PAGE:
If humanity’s “original sin” was becoming civilized, then, the happy hunter-gatherers must represent humanity before the fall. Although they protest that they do not seek to romanticize this more primitive condition, the authors’ sketch of the “first nature” of humans is almost entirely positive. In contrast, the “second nature” of humans, expressed through cultural institutions and symbols, is—to echo Freud’s title—a recital of civilization’s discontents. They don’t put it quite this way, but the authors seem to suggest that what they term a “third human nature” requires a prudential upholding of cultural norms while cultivating those primal instincts that enable at least a partial return to the garden. 

They do not propose that everything in the Bible comes directly from this move to a more sedentary way of life, but they think they can “reverse engineer the problems people struggled with for thousands of years,” the answers to which now appear in the pages of the Bible. Once the Bible is freed from religion, it can reveal actual “historical realities” and aspects of human cultural evolution.

Well, it’s a nice thought, and if the actual logic of the approach is not pushed too far, some suggestions are intriguing, if not as new as the authors suppose. That the ritual laws of Torah involve social control and hygiene, for example, is clear enough, and has been recognized many times before (see, e.g., Mary Douglas, Purity and Danger, 1966). Likewise, while it is pleasant to think that Jesus’ perennial appeal even to those without faith lies in his evoking their inner hunter-gatherer, the authors seem unaware that quite some time ago the biblical scholar Gerd Theissen had proposed that Jesus could be thought of in terms of a cultural mutation (Biblical Faith: An Evolutionary Perspective).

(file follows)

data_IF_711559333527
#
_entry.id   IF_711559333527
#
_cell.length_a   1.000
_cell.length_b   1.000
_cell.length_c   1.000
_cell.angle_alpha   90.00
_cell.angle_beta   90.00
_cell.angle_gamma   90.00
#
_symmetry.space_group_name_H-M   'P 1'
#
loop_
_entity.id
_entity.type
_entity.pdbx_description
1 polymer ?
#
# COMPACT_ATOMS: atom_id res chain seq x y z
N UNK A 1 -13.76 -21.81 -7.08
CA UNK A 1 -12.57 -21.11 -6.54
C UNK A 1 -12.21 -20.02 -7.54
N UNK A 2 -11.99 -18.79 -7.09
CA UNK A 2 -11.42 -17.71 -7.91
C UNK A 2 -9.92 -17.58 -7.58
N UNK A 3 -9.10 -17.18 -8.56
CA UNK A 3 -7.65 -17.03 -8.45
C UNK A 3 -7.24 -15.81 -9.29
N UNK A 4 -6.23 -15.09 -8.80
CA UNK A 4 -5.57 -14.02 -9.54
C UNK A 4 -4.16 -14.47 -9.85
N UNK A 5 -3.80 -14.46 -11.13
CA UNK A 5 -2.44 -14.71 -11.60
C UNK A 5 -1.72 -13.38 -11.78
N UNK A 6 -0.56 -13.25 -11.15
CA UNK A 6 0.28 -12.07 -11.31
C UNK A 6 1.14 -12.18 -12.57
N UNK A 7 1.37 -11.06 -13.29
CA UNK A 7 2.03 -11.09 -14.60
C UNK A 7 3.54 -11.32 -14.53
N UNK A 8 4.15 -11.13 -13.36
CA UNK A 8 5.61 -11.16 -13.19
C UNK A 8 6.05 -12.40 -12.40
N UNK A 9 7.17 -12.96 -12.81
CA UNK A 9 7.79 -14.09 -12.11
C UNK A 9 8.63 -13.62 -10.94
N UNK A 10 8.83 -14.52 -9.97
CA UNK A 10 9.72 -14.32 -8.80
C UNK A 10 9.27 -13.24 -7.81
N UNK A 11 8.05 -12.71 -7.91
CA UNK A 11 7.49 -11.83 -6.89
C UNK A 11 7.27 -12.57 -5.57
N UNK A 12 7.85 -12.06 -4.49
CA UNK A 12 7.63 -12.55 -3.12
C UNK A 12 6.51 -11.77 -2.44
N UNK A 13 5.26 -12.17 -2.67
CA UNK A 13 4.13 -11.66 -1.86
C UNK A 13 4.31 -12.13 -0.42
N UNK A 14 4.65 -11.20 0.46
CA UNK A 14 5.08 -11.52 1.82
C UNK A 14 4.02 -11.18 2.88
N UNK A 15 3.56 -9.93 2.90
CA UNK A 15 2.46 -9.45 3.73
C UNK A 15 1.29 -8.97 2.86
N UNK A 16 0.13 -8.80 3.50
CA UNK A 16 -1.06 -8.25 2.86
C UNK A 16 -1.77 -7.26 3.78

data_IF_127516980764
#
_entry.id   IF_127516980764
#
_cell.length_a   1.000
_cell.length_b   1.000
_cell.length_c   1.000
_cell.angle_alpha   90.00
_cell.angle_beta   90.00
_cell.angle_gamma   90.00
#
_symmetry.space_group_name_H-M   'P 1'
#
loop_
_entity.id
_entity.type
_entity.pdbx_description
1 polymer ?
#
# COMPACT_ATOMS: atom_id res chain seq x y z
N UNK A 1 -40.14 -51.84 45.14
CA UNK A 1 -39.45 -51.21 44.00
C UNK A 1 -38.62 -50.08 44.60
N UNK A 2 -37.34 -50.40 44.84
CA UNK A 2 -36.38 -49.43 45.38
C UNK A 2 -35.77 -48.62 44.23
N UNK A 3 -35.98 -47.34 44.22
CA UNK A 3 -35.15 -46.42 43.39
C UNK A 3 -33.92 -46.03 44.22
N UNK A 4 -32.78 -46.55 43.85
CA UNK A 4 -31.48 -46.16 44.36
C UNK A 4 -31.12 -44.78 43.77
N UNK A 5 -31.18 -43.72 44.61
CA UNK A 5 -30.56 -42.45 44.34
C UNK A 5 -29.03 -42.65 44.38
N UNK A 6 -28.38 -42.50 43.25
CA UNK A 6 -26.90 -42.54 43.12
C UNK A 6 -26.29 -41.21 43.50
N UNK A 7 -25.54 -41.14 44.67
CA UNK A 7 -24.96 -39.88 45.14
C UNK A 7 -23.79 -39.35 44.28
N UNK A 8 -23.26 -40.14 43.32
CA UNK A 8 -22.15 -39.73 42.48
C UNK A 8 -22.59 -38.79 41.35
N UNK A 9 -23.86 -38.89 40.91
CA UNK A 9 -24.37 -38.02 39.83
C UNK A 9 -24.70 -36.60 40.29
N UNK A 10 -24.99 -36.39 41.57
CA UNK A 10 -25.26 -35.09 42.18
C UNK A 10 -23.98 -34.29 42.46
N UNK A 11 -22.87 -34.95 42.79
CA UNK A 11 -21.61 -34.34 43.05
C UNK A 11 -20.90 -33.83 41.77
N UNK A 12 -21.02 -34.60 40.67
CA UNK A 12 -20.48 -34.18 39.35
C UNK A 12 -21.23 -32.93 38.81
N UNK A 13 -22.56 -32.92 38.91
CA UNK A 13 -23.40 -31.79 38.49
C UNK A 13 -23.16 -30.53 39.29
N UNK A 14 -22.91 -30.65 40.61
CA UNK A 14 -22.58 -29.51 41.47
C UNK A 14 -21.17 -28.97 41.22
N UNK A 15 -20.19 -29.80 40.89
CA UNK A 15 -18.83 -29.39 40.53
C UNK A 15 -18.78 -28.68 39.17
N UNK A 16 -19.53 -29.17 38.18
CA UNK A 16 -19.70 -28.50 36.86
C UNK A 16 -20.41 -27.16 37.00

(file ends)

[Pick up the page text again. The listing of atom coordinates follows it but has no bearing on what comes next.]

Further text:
The logic of the approach, however, does need contesting. Whenever a rigid interpretive grid is imposed on literature, two equally unfortunate results are predictable. The first is that many texts simply don’t fit the grid and receive scant attention: here, the prophets, the Wisdom writings, and the entire New Testament apart from the gospels and a slice of Revelation, are skimped. The second consequence is that, even for texts that are considered, the rigid grid reduces complex levels of meaning to a single, and often dull, point: while there is some validity in regarding God as the enforcer of civilization’s codes, missing the vibrant, vivid, puzzling, and powerful presence of the character “God” in the Bible is to miss the Bible altogether. Readers of this book can learn a lot about the present preoccupations of evolutionary theory as applied to culture, but they will not learn much about the texts that have done so much to shape our late great culture.  

God Is Watching You
How the Fear of God Makes Us Human

Dominic Johnson
Oxford University Press, $27.95, 304 pp.

In this (much smaller) book, the perspective of evolutionary biology is again applied to religion, in this case, the specific religious phenomenon called “the fear of God.” Is the sense that we stand under the gaze of God, and that our thoughts and deeds will be punished or rewarded, a superstitious remnant or a positive, even irreplaceable dimension of our humanity? The question is clearly both large and important. Johnson, who is a professor of International Relations at Oxford, offers a slender but data-filled study that does not answer it fully, but provides an analysis—using a variety of empirical evidence—that goes a long way toward rescuing this ancient and widespread conviction from the easy dismissal by the “new atheists” operating within the evolutionary paradigm.

Johnson seeks to show, first, that the conviction concerning supernatural sanctions is not peculiar to Western, or Christian, culture. It is, he shows, “a ubiquitous phenomenon of human nature” that spans the globe, the centuries, and embraces even those calling themselves atheists. Literary and experimental data are offered in support. The second goal of his study—and the part requiring most extensive argument—is to show that the phenomenon is not accidental but rather an “evolutionary adaptation” that enabled humans to suppress selfishness in favor of societal cooperation, as well as, paradoxically, “an individual’s evolutionary success.” The conviction that “we are seen” serves as a powerful deterrent to anti-social behavior; the notion that we are seen even when no one else is around is supremely effective.